Positive character traits — the kinds we point out when we give a level three affirmation — are more likely to develop and grow in children when they are acknowledged and praised.

Kuljis teaches that the way to give a level three affirmation is to praise the process that the child went through to accomplish something. If we look at the process, we look for and point out character traits such as determination, perseverance, grit, inclusivity, and kindness. Kuljis describes these important traits as "all of the really deep character traits we're all hoping our kids have."

This kind of character or process praise is also called "growth mindset" praise and has lasting benefits. Growth mindset praise like, "Wow! You really kept trying to get across that ropes course, even when it was hard and you were scared. You showed a lot of courage and grit," encourages children to continue to build that trait.

Naming some of those character traits for kids is helpful to their lifelong growth and development. When you, a trusted adult, identify something great you see in them, your campers will be encouraged to continue using and developing that trait. When their kindness, energy, resilience — their gift for seeing what's going on, for organizing events, or for including people — are identified and praised, they're more likely to continue developing and using those positive attributes everywhere in their lives. If those traits are not recognized, nurtured, and valued, they're less likely to grow. Let's help campers name the character traits that make them valuable and important members of our group, our camp, and the world.

This summer, when you look for and see one of your campers doing something well, identify a character trait or strength that is helping that camper succeed. Compliment them not just on the achievement, but on the underlying strength the camper used. Here are some examples:

  • When you see a camper helping another camper, you can say, "Your kindness to others makes you a really good friend."
  • When a camper who is nervous persists and gives a new activity a try, you can say, "I'm so impressed by your courage to try even when you were nervous. Your courage is going to help you do great things!"
  • To a quieter, more observant camper, you can say, "I really appreciate how well you listen to others and are thoughtful before you speak. Listening well is a trait that makes you stand out in our group."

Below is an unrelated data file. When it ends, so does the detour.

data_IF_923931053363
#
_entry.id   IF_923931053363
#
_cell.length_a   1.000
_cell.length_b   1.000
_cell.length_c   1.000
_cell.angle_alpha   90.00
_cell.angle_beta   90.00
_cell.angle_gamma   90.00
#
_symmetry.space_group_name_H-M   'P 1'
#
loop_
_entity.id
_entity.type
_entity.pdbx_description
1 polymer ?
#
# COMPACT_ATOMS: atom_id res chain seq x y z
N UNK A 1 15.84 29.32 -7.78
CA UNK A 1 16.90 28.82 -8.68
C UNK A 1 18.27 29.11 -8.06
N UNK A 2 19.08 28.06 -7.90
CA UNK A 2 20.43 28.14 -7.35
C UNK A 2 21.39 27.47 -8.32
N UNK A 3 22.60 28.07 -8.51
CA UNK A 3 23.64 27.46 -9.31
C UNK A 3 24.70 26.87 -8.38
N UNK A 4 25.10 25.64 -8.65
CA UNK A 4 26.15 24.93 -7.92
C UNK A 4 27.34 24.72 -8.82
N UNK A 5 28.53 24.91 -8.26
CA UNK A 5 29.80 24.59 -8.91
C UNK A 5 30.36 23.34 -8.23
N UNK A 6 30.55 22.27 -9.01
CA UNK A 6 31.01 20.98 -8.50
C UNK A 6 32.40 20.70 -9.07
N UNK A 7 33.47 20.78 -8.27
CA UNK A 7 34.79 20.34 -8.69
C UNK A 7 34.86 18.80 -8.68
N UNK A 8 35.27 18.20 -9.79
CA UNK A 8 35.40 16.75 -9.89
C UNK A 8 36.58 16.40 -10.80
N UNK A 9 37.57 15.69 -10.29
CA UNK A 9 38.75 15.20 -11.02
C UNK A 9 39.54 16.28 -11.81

• For a sensitive camper, you can say, "Your observance of and sensitivity to the feelings of others is remarkable. I've rarely seen a kid your age show so much empathy and feel so much compassion for others."

The world needs more people who are kind, patient, resilient, and generous, but those are not traits that get complimented as often by parents and other adults. Let's help grow those traits in campers this summer by pointing out to them when we see them demonstrate those traits. And while we can still compliment the great T-shirt and the bull's-eye at archery, know that the level three character affirmations you give your campers can have a positive, lasting impact on their lives. You may even be remembered, years from now, as the adult who discovered and identified their most valuable gift.

Additional Resources

For more information on effective affirmations and having a positive impact on children, refer to these resources:

  • Training Terrific Staff, by Michael Brandwein: michaelbrandwein.com/products/trainingterrificstaff.html
  • "Creating a Strengths-Based Camp" (Camping Magazine, November/December 2017): ACAcamps.org/resource-library/camping-magazine/creating-strengths-based-camp
  • The Power of Compliments, Audrey Monke, Sunshine Parenting: sunshine-parenting.com/the-power-of-compliments-2/
  • Sunshine Parenting Ep. 115: "Giving Kids Meaningful Compliments with Sara Kuljis": sunshine-parenting.com/ep-115/

Discussion Questions:

  1. Do you find it harder to give or take a compliment? Why?
  2. What level three affirmation sticks out in your mind as the best compliment you've received? What was its lasting impact?
  3. Devise a plan to give your campers more character-based affirmations based on traits such as kindness, patience, resilience, and generosity. What will you do?

Audrey Monke, with her husband Steve, has owned and directed Gold Arrow Camp (Lakeshore, California) since 1989. On her website (sunshine-parenting.com) Audrey shares resources for parents and youth development professionals about summer camp, parenting, and happiness. Her podcast (Sunshine Parenting) features interviews with parenting authors and experts, including camp directors. Audrey's book, Happy Campers: 9 Summer Camp Secrets for Raising Kids Who Become Thriving Adults (Hachette, 2019), shares strategies for bringing the magic of camp home.

Photo courtesy of Camp Champions, Marble Falls, TX.


  • Brandwein, M. (2004). Training terrific staff: A handbook of practical and creative tools for camp. Michael Brandwein.

Mattress Factory ad